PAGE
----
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Then we started cutting and cutting and cutting.  After lunch she showed us how to start laying out our cut pieces using the pattern shape to help keep us organized.  It was a challenge.  It made me think of Arcimboldo, but I also remembered when I was a teenager in Lima, Peru and the only way we could decorate our walls (big posters hadn’t really been invented yet, for teenagers’ rooms) was to lay out cut out pieces from fashion magazines onto a piece of newspaper, and carefully cover the newsprint to create some sort of art, one piece at a time.  My sister, Christine, excelled at this, but soon all four of us were creating collages, guided by her teaching.

Tokyo Face Collage

Here are two more collages that my husband and I glimpsed in a store window in the Ginza area of Tokyo a couple of years ago.

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Here it is, from the side.

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Slowly, the bears around the classroom started to take shape.

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This is Arcimboldo’s portrait titled “Flora,” a lovely lady made all of flowers…just like I was trying to do with my bear in a classroom at Road to California.

Arcimboldo Winter

His Four Seasons are some of his more well-known works; above is Winter.  I kept thinking of the version I’d seen in more recent memory: a giant sculpture in the National Gallery of Art in Washington, D.C.  Arcimboldo in 3D, rendered by Philip Hass in pigmented and painted fiberglass.

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This is probably 20 feet tall.

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And here is my bear.  Arcimboldo would be proud of me.  However, I still have the backgrounds to do.

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Here’s the class sample.  It is evident I have a lot of work to do yet, but Heine’s artful versions of fabric collage are much more inticing that stacks of vegetables, or retail items.  It was a good but busy day; Heine was a lovely teacher who encourages her students onward.  

Monday marked the official opening of Road to California 2020.  I have two Jen Kingwell classes (Wednesday and Thursday) and Thursday is the day that the show opens, and I’ll be able to finally glimpse my three quilts hanging in the show this year!  Then Friday is the night I get to hear Jenny Doan in an evening lecture.  Lisa and three friends are coming in from Utah, Afton is arriving tomorrow from New Mexico, and I’ll get to meet up with lots of new and returning friends from around the area.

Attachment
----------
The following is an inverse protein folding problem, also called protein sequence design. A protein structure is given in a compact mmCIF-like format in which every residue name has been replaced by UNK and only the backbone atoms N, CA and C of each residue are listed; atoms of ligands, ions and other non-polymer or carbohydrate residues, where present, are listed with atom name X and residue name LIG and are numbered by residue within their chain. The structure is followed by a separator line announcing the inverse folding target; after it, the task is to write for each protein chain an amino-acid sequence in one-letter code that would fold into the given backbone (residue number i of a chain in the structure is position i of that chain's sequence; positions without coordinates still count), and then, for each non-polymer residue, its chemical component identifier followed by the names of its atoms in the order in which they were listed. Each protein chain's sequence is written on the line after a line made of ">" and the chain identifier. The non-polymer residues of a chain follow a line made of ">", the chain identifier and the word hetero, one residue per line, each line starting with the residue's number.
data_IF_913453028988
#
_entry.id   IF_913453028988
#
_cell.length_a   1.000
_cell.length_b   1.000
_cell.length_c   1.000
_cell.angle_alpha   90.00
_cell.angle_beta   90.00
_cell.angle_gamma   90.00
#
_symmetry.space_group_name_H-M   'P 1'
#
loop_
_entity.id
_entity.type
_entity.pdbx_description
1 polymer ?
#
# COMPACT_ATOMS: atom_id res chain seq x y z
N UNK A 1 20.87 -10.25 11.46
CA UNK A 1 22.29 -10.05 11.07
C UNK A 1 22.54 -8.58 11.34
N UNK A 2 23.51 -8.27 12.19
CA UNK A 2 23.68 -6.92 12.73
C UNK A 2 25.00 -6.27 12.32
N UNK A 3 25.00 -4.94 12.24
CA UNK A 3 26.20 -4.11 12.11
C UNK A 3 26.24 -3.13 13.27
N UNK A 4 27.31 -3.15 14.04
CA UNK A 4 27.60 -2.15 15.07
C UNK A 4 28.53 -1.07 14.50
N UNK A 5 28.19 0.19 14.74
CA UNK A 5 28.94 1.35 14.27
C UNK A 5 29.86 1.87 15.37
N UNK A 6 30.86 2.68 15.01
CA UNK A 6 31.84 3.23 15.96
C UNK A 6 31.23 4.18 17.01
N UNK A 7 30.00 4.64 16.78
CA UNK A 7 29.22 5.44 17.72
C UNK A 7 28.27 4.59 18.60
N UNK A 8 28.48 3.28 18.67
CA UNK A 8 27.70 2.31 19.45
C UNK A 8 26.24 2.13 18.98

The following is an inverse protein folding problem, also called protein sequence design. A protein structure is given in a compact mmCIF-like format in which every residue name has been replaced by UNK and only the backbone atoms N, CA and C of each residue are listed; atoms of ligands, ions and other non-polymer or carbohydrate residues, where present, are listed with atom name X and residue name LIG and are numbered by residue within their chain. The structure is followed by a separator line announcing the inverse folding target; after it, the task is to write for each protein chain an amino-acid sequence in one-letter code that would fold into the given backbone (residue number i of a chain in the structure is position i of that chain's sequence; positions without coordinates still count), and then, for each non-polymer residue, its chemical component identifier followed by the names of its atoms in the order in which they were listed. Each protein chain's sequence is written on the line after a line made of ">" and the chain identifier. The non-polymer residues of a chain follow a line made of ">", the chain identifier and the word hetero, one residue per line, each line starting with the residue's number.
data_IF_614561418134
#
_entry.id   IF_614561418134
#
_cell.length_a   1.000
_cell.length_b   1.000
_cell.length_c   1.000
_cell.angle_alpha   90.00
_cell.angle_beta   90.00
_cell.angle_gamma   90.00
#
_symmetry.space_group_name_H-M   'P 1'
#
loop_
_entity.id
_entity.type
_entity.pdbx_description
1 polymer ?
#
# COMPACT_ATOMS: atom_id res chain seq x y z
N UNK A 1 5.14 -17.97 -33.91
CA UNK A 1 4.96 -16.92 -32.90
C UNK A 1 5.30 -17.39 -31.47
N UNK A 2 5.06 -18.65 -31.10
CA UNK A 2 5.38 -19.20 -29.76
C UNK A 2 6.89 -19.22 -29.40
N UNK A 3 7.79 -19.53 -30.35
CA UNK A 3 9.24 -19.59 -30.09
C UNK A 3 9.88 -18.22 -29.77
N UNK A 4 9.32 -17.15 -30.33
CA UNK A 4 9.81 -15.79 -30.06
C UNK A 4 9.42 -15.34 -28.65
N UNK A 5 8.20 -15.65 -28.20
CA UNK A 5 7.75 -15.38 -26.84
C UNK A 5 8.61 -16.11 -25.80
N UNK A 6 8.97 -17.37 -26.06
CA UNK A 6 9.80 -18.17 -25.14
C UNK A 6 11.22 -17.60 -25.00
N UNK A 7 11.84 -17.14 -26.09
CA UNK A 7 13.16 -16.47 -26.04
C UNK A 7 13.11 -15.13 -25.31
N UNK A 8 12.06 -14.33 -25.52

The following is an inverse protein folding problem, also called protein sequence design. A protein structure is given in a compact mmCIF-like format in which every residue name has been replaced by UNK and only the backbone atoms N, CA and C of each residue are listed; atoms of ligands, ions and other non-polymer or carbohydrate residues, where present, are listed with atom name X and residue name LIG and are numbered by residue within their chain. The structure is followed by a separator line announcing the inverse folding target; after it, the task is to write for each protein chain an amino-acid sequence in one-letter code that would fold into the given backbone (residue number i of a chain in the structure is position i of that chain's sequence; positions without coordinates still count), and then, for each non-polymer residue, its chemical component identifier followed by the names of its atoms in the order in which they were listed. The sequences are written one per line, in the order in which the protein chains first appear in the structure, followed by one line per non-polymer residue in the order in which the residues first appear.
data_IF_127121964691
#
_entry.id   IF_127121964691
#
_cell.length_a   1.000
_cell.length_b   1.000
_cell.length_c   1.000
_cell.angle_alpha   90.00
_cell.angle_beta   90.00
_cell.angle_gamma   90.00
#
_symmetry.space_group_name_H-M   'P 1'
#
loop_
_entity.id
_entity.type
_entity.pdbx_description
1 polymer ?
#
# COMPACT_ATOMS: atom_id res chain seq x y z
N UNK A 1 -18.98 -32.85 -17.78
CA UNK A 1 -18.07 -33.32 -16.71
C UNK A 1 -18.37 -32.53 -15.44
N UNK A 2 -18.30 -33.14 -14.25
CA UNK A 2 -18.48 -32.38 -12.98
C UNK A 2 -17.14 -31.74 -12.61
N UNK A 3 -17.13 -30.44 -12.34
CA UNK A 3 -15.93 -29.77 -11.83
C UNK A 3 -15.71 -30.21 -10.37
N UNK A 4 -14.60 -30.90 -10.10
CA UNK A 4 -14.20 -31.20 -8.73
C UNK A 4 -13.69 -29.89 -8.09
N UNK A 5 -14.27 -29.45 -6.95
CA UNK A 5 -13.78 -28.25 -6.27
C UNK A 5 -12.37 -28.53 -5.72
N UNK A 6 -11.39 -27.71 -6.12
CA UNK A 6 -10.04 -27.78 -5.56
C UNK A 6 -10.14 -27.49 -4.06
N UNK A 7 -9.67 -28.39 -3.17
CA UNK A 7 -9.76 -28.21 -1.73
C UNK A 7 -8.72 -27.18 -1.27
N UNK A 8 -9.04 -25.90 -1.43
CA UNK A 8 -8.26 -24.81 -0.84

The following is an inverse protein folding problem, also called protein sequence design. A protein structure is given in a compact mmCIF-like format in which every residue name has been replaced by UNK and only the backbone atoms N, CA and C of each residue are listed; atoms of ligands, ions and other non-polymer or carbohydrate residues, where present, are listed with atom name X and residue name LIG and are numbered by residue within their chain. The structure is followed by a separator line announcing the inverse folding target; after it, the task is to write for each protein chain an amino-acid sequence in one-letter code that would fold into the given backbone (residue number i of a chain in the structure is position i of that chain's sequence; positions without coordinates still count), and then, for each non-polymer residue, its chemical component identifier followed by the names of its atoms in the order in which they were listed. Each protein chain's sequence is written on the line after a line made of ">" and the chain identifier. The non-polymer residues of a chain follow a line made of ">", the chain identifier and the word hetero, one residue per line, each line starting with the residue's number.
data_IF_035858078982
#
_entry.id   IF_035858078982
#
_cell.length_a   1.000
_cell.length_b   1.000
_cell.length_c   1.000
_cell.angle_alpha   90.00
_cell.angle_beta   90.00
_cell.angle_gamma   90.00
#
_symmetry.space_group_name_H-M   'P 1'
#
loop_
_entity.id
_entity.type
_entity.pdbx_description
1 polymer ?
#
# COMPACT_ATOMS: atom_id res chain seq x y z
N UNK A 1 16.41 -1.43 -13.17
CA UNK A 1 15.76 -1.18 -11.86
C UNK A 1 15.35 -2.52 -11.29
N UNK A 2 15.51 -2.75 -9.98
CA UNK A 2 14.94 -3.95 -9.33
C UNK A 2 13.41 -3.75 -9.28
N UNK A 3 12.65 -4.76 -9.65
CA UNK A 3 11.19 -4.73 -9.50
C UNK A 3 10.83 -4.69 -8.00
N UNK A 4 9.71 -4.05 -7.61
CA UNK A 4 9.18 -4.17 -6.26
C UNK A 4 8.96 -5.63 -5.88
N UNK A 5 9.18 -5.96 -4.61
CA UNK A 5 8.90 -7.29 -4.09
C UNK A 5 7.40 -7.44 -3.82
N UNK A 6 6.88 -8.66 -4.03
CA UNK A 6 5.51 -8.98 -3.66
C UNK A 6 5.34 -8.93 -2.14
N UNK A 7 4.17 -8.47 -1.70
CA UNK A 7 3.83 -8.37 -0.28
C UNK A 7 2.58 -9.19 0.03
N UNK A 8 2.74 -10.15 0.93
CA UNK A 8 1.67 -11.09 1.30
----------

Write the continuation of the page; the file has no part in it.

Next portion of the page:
I love Road week!

Crazy Cushion Class

If you could scroll down for just a second and locate on the right blog sidebar where there is a link to a video titled Create. This was taken from a talk from one of the leaders of my church, and if you are not a religious type, then substitute in your version of God for what Elder Uchtdorf says.  I watch it everyone once in a while to remind me that what I do is more than stitching, or cutting up pretty cloth.  Being creative is my connection to — and a conduit for — the divine.

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I had an inkling of the power of a lot of creative women, when I attended Becky McDaniel’s class for her Crazy Cushion pattern.  Yes, there was fatigue and frustration, but there was also a spirit of wanting to create (above, watching a demo).

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My workspace.  I had a nice visit with the two quilters at my table, Sandie and Marie (absent), and was totally impressed with the women in the Nite Owl Guild.

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Becky was energetic, funny and taught some new skills: like working with a light table while paper piecing, and we all promptly handed over our cash to buy her cool flat light table, while stories swirled around about the light tables we had at home.

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Yeah, we weren’t in this room, but the ping-pong table was.  The class was held in the Senior Center for a nearby town and was a great place to have a workshop.  Below, Becky’s table of supplies.

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Even though I had all my sections pre-pieced, at this point I felt like I’d run a marathon, just getting that welting stitched in between the flying geese band and the cushion top/back.  The band includes a handle for carrying (seen serpentining in the photo above).

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More than one use for those binding clips.